The CW gave Luke Perry a fond farewell in his final episode on Riverdale, which aired April 14th. Perry passed away March 4th at Saint Joseph Medical Center in Burbank after having a stroke. The episode fittingly showed his character, Fred Andrews, giving sage advice to his son, Archie, played by KJ Apa. Although Perry didn’t appear much in this episode, his last scene on the show was touching.
Showrunner Roberto Aguirre-Sacasa commented about the scene on Twitter: “As always, Fred’s imparting words of wisdom to Archie. A beautiful, true moment between a father and his son. Wish these scenes could go on forever.”
This week’s #Riverdale is the last episode Luke filmed. As always, Fred’s imparting words of wisdom to Archie. A beautiful, true moment between a father and his son. Wish these scenes could go on forever…❤️🏆💎👨🏻💻 pic.twitter.com/meokbvo0Wt
— RobertoAguirreSacasa (@WriterRAS) April 22, 2019
The Hollywood Reporter aptly pointed out how Perry’s character was the only great parenting example in the show. While everyone is blaming Archie, his father is the encouraging piece of advice he needs to fight his guilt. “Son, from everything you’ve said it’s clear that Randy died from those drugs,” Fred, played by Perry, tells Archie. “An autopsy will support that. You’re innocent.” Unlike the other parents, he doesn’t attempt to undergo questionable means to clear Archie of blame or coerce others into clearing it for him. Other parents, such as Hal Cooper (Lochlyn Munro), Betty’s dad, manipulates others in a Hannibaleque manner. Hiram Lodge (Mark Consuelos), Veronica’s father, equally uses his power and wealth to get what he wants. Jughead’s mother, Gladys Jones (Gina Gershon), also employs questionable means that put her children in harm’s way. In the midst of parental turmoil. Perry’s character is the only one that brings a moral compass, honoring the actor in his final scene.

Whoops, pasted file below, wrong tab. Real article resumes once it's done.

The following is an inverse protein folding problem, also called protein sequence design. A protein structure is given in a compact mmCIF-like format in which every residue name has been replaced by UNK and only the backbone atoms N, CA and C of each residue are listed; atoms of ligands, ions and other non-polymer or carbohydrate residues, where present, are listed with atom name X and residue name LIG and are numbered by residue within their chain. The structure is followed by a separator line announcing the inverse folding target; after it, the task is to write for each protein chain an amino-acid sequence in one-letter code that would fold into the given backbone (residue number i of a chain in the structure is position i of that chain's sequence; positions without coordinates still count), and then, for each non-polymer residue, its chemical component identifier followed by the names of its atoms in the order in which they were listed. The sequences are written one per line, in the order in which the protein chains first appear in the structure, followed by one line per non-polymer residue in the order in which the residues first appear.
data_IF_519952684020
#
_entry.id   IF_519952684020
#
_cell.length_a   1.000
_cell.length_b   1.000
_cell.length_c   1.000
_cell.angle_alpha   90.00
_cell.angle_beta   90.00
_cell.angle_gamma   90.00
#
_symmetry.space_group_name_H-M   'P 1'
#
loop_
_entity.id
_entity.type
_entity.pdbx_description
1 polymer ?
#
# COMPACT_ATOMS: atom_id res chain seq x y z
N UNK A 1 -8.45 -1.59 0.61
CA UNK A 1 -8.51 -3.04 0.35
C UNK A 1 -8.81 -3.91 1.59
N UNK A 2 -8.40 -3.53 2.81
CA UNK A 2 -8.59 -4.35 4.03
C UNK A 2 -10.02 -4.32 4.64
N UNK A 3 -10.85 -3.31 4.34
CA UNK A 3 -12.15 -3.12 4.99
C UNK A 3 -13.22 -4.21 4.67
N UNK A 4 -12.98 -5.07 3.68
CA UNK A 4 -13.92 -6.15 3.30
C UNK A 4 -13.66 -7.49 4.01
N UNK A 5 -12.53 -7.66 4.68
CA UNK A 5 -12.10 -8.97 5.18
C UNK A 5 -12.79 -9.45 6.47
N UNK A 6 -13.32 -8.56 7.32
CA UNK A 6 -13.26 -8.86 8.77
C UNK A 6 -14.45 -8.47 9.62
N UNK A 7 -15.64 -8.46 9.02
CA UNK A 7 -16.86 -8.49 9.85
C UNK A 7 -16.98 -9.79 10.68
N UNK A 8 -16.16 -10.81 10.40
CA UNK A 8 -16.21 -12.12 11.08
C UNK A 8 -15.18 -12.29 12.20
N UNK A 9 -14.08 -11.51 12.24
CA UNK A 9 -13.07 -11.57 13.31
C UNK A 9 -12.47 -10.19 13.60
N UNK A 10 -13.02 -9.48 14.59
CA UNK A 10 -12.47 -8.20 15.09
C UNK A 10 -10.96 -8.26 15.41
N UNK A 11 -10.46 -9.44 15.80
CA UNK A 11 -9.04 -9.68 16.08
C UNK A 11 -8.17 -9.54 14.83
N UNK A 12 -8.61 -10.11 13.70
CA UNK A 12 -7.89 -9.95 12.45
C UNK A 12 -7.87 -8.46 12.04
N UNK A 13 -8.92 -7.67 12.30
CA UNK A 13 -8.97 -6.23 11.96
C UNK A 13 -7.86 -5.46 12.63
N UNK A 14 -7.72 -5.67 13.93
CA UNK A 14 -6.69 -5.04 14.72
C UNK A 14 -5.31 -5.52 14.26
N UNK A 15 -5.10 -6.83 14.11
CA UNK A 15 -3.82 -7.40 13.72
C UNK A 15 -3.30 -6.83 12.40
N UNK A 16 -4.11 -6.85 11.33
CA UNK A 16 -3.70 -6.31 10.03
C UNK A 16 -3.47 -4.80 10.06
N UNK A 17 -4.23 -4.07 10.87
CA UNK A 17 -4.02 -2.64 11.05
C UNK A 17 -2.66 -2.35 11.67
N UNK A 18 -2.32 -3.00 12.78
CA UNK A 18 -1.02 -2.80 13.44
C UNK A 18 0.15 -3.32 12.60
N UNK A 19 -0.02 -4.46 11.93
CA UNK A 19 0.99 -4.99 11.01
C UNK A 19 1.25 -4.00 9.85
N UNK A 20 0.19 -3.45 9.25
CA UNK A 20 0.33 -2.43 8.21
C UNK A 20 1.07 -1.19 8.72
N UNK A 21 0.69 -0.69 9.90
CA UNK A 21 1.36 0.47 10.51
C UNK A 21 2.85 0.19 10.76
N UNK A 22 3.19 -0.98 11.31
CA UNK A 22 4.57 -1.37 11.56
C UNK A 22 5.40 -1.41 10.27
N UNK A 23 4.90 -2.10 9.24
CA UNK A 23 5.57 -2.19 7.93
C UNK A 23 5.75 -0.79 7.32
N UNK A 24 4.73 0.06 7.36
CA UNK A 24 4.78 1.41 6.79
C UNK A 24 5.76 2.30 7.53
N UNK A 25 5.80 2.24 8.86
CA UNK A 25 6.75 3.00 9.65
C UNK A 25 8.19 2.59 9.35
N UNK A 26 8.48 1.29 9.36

It is still unclear how Fred’s character will be written out of the series, but it was refreshing for fans to see that his last scene was something honorable to both the actor and the character he played.